But in the era of widespread vaccination and milder variants, long COVID may be less frequent now than the earlier days of the pandemic, according to a brief from Ontario’s former COVID-19 Science Table last year. However, it still poses “substantial health risks” and a heavy burden to the economy and health-care system, scientists said.
It’s still not clear what’s driving it. Working theories pin long COVID on persistent inflammation, or a hyper-stimulated immune response. Once SARS-CoV-2 is cleared from the body, the body’s immune activation may go rogue, unleashing auto-antibodies that turn on its own tissues and proteins.
It’s also possible that pieces of the virus, or the virus itself, can linger in reservoirs in the body, including the gut. Other scientists are reporting that tiny blood clots called micro clots cold be blocking vessels throughout the body, causing symptoms like shortage of breath and brain fog
The Israeli study was based on the electronic health records, and not questionnaires, of 1.9 million people who took a COVID PCR test between March 2020 and October 2021. The researchers compared 300,000 people who tested positive for SARS-CoV-2, but who weren’t admitted to hospital, in the month following a COVID diagnosis and matched them to a similar number who tested negative. The median age was 25.
They looked at a list of 70 reported symptoms, compared the vaccinated to the unvaccinated, and looked at people at different time periods: one to six months after infection with COVID, and six to 12 months later.
People who tested positive for COVID had significantly higher risks of problems like loss of smell and taste, concentration and memory problems, breathing difficulties, weakness, palpitations, cough, muscle aches and pains and dizziness throughout the year following a COVID diagnosis.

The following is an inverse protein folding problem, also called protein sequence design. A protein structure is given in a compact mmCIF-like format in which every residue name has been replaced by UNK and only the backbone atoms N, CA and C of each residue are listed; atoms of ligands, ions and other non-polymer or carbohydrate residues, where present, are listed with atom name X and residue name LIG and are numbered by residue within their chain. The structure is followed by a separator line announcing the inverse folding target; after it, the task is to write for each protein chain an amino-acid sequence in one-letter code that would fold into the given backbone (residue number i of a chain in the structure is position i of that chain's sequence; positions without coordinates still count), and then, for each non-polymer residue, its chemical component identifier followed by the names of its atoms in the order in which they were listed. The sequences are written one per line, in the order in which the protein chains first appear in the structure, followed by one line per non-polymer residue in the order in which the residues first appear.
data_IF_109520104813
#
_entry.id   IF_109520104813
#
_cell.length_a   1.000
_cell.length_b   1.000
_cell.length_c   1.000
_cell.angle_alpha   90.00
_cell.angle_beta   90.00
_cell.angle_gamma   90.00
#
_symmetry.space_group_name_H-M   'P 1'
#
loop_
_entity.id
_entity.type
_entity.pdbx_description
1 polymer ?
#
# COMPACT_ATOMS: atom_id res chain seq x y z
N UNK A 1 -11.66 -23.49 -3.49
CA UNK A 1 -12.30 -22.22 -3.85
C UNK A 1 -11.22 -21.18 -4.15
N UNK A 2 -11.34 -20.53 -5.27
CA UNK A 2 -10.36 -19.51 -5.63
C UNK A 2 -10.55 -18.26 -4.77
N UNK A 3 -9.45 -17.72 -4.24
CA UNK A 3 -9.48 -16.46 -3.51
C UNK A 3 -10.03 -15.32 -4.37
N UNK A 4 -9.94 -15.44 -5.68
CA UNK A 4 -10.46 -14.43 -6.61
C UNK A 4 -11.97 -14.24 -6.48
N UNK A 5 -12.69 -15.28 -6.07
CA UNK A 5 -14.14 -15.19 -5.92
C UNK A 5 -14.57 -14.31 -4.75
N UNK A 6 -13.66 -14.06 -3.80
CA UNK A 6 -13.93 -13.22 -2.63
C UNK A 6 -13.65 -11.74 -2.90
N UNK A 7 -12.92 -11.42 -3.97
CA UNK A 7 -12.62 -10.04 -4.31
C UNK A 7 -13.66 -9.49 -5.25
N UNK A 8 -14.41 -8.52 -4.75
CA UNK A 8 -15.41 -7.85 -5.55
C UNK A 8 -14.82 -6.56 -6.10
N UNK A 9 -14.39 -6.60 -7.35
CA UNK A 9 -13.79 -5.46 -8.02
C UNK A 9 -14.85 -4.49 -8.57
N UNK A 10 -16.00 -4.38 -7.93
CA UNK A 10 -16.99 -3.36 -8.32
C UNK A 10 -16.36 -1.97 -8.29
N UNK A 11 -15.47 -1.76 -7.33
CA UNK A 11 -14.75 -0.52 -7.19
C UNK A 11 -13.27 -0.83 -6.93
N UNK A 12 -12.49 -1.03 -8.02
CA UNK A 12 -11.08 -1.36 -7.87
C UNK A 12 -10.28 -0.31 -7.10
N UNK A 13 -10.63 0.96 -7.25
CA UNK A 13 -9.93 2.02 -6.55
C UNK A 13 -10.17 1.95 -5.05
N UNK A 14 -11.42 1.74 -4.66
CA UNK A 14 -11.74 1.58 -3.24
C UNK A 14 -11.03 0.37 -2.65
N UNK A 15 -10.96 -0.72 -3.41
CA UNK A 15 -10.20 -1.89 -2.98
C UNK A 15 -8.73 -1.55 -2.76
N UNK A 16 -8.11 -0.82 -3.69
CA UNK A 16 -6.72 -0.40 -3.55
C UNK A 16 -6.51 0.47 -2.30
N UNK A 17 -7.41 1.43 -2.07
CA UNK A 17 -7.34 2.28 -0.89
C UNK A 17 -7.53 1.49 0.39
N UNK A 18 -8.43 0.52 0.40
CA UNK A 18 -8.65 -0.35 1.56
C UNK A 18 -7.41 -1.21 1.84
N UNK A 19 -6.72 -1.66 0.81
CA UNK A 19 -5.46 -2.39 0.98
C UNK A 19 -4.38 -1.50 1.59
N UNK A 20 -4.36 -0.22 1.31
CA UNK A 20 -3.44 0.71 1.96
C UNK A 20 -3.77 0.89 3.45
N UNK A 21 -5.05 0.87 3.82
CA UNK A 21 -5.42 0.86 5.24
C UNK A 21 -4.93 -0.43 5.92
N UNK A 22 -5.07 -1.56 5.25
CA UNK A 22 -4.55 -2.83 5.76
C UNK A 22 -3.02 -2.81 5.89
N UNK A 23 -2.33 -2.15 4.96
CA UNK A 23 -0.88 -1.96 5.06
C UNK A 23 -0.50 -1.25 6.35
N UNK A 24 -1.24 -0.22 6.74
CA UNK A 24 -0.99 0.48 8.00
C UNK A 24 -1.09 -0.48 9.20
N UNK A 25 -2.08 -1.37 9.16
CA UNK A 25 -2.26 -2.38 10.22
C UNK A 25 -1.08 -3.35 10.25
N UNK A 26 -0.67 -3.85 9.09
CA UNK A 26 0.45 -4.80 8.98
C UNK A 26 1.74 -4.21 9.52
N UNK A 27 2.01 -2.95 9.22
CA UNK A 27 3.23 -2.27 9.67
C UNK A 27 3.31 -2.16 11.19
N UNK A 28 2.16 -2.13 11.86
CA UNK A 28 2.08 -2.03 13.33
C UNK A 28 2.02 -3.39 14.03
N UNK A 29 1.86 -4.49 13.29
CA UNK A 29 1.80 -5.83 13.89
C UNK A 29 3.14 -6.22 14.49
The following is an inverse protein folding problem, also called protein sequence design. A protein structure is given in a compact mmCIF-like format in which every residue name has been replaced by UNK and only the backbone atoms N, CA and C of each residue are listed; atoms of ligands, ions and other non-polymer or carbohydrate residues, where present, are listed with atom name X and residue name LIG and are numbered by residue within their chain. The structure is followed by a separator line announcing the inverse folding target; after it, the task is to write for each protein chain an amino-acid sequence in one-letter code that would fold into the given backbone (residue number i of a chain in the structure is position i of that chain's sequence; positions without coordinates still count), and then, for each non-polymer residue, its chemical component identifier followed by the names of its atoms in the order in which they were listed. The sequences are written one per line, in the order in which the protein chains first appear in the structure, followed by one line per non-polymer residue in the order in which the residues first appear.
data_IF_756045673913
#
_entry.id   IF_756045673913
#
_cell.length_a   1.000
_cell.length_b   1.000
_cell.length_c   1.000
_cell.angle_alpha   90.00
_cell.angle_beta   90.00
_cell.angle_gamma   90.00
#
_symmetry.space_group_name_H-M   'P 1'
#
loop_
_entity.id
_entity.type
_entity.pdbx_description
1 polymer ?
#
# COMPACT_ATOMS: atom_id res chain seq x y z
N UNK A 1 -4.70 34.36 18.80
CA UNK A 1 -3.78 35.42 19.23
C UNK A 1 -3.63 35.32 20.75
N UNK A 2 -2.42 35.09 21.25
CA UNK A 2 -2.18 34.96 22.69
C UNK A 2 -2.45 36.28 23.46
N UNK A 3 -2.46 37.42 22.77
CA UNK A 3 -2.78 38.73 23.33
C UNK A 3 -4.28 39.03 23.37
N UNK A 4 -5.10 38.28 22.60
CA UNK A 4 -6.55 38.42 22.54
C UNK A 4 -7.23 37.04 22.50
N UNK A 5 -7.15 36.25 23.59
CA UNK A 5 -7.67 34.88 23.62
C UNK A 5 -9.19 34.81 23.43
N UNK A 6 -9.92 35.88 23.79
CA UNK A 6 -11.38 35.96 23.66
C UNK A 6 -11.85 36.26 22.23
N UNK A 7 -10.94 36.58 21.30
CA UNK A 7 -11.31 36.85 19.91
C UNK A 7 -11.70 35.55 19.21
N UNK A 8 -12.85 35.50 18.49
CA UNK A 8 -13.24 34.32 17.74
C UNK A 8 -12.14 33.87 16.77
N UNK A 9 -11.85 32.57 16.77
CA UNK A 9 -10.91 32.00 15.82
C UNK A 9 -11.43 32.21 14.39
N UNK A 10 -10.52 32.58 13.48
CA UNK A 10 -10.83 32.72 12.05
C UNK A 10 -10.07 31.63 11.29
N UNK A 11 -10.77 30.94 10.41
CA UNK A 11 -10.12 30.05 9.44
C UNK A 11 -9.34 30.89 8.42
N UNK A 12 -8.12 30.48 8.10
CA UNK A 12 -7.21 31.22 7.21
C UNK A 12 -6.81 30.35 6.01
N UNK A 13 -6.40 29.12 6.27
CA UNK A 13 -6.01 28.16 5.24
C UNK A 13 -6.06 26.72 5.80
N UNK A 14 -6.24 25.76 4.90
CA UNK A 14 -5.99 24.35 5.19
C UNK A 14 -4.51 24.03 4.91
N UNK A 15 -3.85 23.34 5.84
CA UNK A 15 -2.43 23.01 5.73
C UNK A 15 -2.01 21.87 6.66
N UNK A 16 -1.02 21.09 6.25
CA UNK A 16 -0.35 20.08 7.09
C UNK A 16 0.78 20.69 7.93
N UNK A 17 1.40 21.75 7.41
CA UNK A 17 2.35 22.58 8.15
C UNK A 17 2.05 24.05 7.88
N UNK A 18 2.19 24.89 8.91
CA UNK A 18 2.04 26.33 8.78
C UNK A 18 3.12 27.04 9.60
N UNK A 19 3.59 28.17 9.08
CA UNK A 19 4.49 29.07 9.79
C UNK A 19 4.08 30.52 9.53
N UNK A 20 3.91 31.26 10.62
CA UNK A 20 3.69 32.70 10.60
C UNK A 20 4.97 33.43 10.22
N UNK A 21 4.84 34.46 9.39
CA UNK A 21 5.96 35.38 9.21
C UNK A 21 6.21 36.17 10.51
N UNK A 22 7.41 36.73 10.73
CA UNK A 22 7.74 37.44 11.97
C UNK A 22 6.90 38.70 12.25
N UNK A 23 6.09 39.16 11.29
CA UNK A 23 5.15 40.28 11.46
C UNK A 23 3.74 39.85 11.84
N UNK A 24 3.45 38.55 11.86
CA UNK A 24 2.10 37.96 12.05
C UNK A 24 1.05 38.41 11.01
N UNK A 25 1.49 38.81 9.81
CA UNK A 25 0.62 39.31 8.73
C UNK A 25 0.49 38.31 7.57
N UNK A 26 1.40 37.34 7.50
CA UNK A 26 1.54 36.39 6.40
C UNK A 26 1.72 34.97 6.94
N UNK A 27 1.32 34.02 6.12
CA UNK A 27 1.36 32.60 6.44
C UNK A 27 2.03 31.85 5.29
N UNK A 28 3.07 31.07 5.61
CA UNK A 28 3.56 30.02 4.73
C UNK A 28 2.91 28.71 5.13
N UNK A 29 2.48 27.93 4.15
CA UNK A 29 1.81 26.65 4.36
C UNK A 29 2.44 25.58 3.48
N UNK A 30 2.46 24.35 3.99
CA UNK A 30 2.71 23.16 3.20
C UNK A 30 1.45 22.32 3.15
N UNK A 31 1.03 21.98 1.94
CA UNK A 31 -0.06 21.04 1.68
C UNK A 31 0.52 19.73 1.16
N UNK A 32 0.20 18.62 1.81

But chest pain, hair loss, cough and muscle aches and pains decreased after six months. Concentration and memory problems peaked at four months, and then slowly declined.
Weakness persisted throughout the year for people aged 19 to 60.
There was only up to three months of follow-up for the vaccinated group. But the vaccinated who became infected with COVID had a lower risk of shortness of breath compared to the unvaccinated, though a similar risk for other problems.
The study covered periods when older variants were circulating, and not Omicron.
Quinn said he was surprised the study didn’t include fatigue — “people describe it as waking up with only 10 per cent battery in your smart phone,” or “post exertional malaise,” where “even seemingly simple physical or cognitive mental activities that use some energy can leave you with total energy deficit and depletion, for days afterwards.”
The researchers told CNN fatigue was coded under “weakness.”
Mukherjee said the data are also based on people who sought medical attention. “Many people may not have come in. These records are based on who actually took the effort of coming in.”
About 1.4 million Canadians have experienced long COVID, according to Statistics Canada.